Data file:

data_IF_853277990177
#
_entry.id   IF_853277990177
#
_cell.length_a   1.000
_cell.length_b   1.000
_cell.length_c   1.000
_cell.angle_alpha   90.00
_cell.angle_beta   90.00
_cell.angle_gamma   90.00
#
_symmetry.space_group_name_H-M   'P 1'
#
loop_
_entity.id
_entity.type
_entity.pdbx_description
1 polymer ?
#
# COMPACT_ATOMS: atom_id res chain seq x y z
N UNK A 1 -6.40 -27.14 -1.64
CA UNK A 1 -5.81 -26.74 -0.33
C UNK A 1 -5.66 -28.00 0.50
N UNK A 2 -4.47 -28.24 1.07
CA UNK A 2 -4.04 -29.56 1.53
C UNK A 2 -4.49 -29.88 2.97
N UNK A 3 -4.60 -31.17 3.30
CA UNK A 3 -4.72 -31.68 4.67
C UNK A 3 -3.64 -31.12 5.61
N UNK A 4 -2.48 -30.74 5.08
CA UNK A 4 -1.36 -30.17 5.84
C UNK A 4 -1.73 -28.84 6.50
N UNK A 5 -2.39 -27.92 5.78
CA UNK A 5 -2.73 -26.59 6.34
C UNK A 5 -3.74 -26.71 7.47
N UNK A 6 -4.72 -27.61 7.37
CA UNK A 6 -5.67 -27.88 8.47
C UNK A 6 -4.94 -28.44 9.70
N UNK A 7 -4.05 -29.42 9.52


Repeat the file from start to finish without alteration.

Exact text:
data_IF_853277990177
#
_entry.id   IF_853277990177
#
_cell.length_a   1.000
_cell.length_b   1.000
_cell.length_c   1.000
_cell.angle_alpha   90.00
_cell.angle_beta   90.00
_cell.angle_gamma   90.00
#
_symmetry.space_group_name_H-M   'P 1'
#
loop_
_entity.id
_entity.type
_entity.pdbx_description
1 polymer ?
#
# COMPACT_ATOMS: atom_id res chain seq x y z
N UNK A 1 -6.40 -27.14 -1.64
CA UNK A 1 -5.81 -26.74 -0.33
C UNK A 1 -5.66 -28.00 0.50
N UNK A 2 -4.47 -28.24 1.07
CA UNK A 2 -4.04 -29.56 1.53
C UNK A 2 -4.49 -29.88 2.97
N UNK A 3 -4.60 -31.17 3.30
CA UNK A 3 -4.72 -31.68 4.67
C UNK A 3 -3.64 -31.12 5.61
N UNK A 4 -2.48 -30.74 5.08
CA UNK A 4 -1.36 -30.17 5.84
C UNK A 4 -1.73 -28.84 6.50
N UNK A 5 -2.39 -27.92 5.78
CA UNK A 5 -2.73 -26.59 6.34
C UNK A 5 -3.74 -26.71 7.47
N UNK A 6 -4.72 -27.61 7.37
CA UNK A 6 -5.67 -27.88 8.47
C UNK A 6 -4.94 -28.44 9.70
N UNK A 7 -4.05 -29.42 9.52